Have you ever been in a meeting where someone is using business acronyms or technical terminology, and everyone seems to know what it means except you? I certainly have. What do you do in that situation?
- Nod in apparent agreement and make notes, whilst trying to figure out what they mean
- Doodle whilst your mind wanders randomly though other topics, like when are they going to break for lunch, or why is there a picture of a worried dog on the screen
- Bravely put your hand up, admit you don’t understand and ask for clarification.
If you answered 3, well done. Not only will you be in a much better place to make a valid contribution to the meeting, but I guarantee you that several people will come up to you afterwards and quietly thank you for asking, as they didn’t understand either.
The daft lassie (or laddie) question isn’t just about admitting you don’t know something in a meeting, however valuable that might be in increasing your understanding of a subject. It also has a very important role to play in developing a robust business strategy, and so the ability to ask them is a very useful skill.
The art of ‘daft lassie’ strategic questioning
Creating a business strategy is an all-consuming task, whether it is for launching a new business or exploring new opportunities for an existing business. After spending many weeks on the plan, it’s likely to be very detailed and every aspect will be familiar to you. At this stage, it is important to step back and take a look at the whole plan with fresh eyes. What questions would you expect to be asked? Be honest with yourself about what assumptions you have made along the way, and how many of these assumptions you have incorporated into your plan without fully understanding the implications. Before you take your plan to your potential investors, you should ask one or two people you trust to review your proposition. This could be a non-executive Board member or an honest and forthright advisor.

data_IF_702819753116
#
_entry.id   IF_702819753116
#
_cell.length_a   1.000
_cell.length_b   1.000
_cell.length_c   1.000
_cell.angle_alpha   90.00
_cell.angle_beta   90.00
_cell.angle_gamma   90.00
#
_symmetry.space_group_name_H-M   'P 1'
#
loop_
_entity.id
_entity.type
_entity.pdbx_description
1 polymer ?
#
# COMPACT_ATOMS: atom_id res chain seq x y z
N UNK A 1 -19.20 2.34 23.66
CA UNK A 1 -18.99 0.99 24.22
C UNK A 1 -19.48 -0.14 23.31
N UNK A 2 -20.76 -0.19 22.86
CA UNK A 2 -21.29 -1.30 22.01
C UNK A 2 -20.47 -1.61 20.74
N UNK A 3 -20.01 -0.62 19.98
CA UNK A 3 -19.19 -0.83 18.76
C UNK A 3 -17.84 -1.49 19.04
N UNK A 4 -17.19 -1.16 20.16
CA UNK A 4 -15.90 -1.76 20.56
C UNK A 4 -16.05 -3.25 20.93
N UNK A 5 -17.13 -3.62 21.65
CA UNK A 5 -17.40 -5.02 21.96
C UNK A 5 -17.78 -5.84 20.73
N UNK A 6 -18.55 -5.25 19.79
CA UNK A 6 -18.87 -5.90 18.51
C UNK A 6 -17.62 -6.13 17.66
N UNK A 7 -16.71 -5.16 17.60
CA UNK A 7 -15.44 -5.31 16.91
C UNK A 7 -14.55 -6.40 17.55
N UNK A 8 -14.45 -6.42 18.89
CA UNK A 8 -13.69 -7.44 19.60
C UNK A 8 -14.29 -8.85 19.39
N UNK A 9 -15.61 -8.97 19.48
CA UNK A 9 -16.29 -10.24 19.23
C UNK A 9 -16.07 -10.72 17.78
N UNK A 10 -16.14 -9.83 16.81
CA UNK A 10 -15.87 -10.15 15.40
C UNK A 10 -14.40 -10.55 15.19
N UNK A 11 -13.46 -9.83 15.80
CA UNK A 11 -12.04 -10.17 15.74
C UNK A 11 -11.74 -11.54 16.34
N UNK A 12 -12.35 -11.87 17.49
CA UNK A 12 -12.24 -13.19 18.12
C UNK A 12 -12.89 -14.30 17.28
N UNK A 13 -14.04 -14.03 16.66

In order to challenge your assumptions and stress test your plan, a good assessor will put any prior knowledge aside and ask you lots of questions, never assuming anything that is not explicitly explained in your plan. It can be particularly useful to involve someone who may not be fully cognisant of your sector but knows what makes a robust and effective strategic plan. They tend to ask the best ‘daft lassie/laddie’ questions and can expose the technical language that you may have used that could make your strategy harder for a potential funder or new business partner to understand.
What, why, who, where, how, when?
If you can answer all of their questions, well done. It is much more likely, however, that the questioning will have unearthed details or opportunities that you had not already considered. If so, what assumptions did you make that need to be backed up with additional information? Do you need to undertake some more technical or market research or can you test the market with your first prototype product or service?
Now revisit your plan and take a final opportunity to improve the clarity of your strategy. Strip out unnecessary jargon and make sure you explain any remaining technical terminology and methodology. Above all, make sure you have not overlooked the basics of what problem you are solving, and for whom.